In the rotating carousel of what should be on the mind of every Leafs fan, recently it has been what forward Mitch Marner is really worth and what his new contract should or could look like.
From reports of somewhere near or even above what Auston Matthews got ($11.34-million AAV), to the Leafs wanting him to come around the Mark Stone/Nikita Kucherov $9.5-million AAV — there have been a somewhat wide array in the upper echelon of where he will eventually end up.
But as it’s becoming more apparent through recent contract signings in the NHL and other leagues elsewhere, the players are gaining more power of how much they should make and it’s perfect.
This system is build this way anyways. Besides the main reason of the salary cap, restricting the ability to just sign countless players to more money, it puts an emphasis on player movement because of the inability to fit everyone under the ceiling.
Each and every player has earned the right to make as much money as they can in their industry. Just like any other employee or worker, you move to the employer that is offering the best package — if that means a hockey player moving teams, then so be it.
If because of the salary cap and what contracts they currently have, the Leafs are unable to sign Marner to what he’s worth in today’s market, then they will still be within in current economic system to move on from the player.
For the Leafs to stand firm and only really offer what they can allow with projections of what other players will earn and what contract they currently have, would be possibly in their best interest. It would also be in Marner’s best interest to get the most amount, so if that includes forcing a trade to somewhere that will pay him that extra million, then that can be done.
Holding onto the minuscule amount of rights that players coming out of their Entry-Level Contracts, is what Marner has to do. Coming out of that rookie deal, there is no arbitration eligibility, so the player is left with nothing but to wait and sign a deal that is put in front of them.
Marner waiting to get a favourable deal for him personally, and not the team, might just bring the problem with player’s rights to the forefront. Especially when his rights belong to one of the teams that will be facing a salary cap problem for the upcoming competitive years, why settle for what they want?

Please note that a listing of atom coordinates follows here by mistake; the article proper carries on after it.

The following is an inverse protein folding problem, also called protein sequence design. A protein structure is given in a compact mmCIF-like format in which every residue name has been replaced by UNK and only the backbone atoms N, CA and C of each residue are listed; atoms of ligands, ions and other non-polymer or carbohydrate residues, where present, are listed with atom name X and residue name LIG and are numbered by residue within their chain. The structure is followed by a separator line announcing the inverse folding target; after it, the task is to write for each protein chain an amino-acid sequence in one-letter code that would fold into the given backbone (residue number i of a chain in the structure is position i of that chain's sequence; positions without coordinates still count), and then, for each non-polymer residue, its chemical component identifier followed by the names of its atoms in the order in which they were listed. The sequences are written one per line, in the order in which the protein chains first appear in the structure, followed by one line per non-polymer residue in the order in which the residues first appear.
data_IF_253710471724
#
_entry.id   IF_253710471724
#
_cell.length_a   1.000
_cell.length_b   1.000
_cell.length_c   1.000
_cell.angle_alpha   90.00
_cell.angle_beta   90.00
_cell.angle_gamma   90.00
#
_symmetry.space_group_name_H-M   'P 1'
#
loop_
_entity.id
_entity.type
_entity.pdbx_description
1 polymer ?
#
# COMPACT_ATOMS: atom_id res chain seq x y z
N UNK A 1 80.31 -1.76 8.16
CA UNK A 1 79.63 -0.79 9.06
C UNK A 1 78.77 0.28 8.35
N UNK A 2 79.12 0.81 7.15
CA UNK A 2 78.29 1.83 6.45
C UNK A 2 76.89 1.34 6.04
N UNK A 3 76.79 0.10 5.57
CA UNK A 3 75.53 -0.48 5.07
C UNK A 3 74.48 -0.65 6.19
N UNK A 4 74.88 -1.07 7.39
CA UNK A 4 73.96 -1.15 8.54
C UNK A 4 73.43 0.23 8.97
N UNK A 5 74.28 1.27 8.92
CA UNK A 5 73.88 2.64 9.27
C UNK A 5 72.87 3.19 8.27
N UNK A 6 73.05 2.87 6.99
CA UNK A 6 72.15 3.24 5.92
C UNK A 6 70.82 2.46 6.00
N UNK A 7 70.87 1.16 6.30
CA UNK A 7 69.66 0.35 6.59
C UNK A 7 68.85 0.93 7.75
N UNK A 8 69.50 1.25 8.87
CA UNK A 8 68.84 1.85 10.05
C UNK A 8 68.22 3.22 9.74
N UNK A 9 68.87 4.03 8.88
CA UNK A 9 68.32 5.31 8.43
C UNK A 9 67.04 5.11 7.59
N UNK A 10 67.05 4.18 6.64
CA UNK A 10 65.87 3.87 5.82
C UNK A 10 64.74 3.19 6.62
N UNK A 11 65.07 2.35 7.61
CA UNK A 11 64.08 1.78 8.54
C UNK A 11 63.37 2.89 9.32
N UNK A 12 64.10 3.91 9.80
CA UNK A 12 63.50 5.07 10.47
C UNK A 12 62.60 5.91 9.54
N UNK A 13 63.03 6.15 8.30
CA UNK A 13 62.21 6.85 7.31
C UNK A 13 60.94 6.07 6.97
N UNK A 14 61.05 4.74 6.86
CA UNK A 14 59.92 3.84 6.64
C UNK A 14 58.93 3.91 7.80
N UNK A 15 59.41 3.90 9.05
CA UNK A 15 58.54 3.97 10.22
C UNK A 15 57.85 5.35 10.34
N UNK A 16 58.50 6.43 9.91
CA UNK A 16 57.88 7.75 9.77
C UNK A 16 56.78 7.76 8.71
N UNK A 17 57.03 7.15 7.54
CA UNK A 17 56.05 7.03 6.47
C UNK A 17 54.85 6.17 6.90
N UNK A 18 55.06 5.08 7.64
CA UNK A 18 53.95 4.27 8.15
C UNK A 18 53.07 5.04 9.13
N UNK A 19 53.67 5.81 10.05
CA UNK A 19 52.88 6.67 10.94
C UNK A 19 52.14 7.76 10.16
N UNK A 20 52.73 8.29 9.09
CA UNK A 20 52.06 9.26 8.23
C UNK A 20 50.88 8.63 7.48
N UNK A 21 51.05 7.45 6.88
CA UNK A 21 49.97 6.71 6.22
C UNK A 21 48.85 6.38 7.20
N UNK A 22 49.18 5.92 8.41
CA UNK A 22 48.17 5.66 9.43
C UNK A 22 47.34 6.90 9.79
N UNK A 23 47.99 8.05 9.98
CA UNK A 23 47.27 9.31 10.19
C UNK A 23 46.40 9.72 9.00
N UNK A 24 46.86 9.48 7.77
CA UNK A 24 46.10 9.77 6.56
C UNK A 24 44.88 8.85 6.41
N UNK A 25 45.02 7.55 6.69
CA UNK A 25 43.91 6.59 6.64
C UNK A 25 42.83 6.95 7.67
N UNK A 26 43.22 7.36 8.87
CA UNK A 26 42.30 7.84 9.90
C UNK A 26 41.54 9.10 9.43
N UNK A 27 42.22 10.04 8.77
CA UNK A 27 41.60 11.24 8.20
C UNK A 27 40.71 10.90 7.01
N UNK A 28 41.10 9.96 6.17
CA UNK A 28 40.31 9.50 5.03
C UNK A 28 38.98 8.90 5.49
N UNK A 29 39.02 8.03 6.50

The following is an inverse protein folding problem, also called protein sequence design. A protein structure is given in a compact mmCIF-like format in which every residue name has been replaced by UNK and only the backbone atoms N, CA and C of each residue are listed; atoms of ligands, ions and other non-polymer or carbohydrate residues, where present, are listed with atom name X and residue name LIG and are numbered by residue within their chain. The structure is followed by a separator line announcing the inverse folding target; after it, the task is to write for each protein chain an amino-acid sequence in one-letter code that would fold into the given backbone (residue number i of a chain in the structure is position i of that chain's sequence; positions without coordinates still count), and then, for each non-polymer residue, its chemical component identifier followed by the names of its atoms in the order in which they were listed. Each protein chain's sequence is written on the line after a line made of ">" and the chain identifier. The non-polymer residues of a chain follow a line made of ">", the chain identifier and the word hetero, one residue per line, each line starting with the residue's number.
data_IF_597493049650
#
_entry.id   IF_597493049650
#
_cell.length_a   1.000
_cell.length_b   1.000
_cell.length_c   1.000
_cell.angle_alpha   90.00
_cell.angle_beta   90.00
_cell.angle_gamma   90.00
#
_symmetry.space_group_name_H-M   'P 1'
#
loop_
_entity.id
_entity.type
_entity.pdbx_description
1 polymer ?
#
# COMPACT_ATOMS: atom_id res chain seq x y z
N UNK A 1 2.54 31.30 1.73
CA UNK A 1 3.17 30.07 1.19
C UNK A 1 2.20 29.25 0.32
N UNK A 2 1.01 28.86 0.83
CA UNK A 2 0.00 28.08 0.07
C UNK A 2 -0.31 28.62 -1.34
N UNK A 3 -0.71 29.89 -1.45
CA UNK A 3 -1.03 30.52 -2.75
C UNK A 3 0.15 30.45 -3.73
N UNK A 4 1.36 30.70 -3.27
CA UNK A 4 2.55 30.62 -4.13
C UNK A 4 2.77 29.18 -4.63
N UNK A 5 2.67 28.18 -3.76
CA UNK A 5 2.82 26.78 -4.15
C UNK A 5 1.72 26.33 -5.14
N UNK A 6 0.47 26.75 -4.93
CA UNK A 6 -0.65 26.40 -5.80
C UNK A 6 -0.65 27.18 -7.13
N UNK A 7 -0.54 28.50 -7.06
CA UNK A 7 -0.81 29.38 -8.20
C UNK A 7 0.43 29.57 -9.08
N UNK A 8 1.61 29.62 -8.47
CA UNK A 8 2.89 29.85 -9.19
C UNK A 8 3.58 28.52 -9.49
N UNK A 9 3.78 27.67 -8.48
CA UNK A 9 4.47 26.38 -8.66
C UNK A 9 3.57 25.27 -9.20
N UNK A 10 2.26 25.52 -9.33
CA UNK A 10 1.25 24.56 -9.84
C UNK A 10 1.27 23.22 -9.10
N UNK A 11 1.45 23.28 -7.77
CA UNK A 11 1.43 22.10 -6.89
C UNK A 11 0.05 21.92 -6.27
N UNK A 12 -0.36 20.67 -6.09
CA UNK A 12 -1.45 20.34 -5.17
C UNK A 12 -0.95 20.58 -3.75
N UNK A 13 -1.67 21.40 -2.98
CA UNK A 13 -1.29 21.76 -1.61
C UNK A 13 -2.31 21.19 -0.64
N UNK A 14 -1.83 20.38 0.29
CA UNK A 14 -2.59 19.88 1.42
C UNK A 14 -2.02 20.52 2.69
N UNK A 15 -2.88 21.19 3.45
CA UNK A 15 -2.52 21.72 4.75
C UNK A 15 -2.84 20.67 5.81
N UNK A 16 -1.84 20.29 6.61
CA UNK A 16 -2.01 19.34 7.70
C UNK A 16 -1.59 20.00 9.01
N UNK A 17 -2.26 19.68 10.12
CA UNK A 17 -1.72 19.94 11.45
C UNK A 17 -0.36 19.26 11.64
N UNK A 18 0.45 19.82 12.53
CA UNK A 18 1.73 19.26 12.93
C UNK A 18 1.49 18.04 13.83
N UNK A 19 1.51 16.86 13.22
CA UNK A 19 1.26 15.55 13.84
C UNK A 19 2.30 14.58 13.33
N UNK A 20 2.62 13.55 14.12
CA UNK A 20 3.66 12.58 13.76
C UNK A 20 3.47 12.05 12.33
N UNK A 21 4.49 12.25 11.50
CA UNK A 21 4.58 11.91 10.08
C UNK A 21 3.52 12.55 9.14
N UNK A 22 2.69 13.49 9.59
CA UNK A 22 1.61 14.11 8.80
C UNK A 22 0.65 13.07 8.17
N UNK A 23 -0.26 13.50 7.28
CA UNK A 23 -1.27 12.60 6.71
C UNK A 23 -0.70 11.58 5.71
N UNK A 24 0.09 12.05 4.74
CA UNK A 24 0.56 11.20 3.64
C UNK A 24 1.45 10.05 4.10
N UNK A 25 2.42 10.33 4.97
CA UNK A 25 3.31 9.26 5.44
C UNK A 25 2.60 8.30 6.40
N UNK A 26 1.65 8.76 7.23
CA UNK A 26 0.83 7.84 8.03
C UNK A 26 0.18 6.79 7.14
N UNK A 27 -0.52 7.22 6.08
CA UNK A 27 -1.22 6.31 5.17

Forget the Battle of Winterfell, I want to know who survives the Battle of Cap Hell, Amirite? Folk’s…
In the short time that an NHL player has to earn all of his wealth, the best thing is to capitalize on a team wanting a young and skilled forward with more cap space than the Leafs.
In the MLB right now, two of its best pitchers — Craig Kimbrel and Dallas Keuchel — are still unemployed because not enough teams want to win and teams are finding their value in less expensive options. Teams are not wanting to hand out those big free agent contracts.
If hockey goes down the path that the MLB is currently heading down — which you’re already seeing teams not give long-term deals to older players like Max Pacioretty — then players are facing a difficult future.
Marner won’t always be a 90-point player. If he hits unrestricted free agency the earliest he can, at 26-years-old in the 2023 offseason, then how a team looks at free agency can be totally different. What his market value truly is might change and he may even see a pay decrease. This is pure speculation, but there are small signs of teams holding less value in older players when you see players on rookie deals put out the same amount of production for 10% of the cost.
From the Leafs point-of-view, keeping Marner as inexpensive as possible makes sense, but there is a tipping point and if he does not want to settle (which he shouldn’t), then find a team that will.
There should be plenty of teams out there that will pay Marner more than what what the Leafs will. That’s the player movement aspect of the salary cap in action.
Offer sheets are always a possibility, but I’m sure if this contract negotiation goes beyond any offers being signed, then a team could get Marner for less in a trade than the picks they would give up in compensation.
It would help the Leafs too if this hypothetical team and trade would give them a player back that is still on their rookie deal, or on a very team-friendly one. That could be added value no matter what, especially for a team like the Leafs — guaranteed cost control.
Marner squeezing out that control he has and earning his maximum worth would be beneficial for him in the long term. If he values being with the Leafs, then stay there for a team-friendly deal, that’s the beautiful thing about contract negotiations.
If he truly wants to get the biggest dollar, then go to a team that will give him that and he shouldn’t be criticized for it — no one should.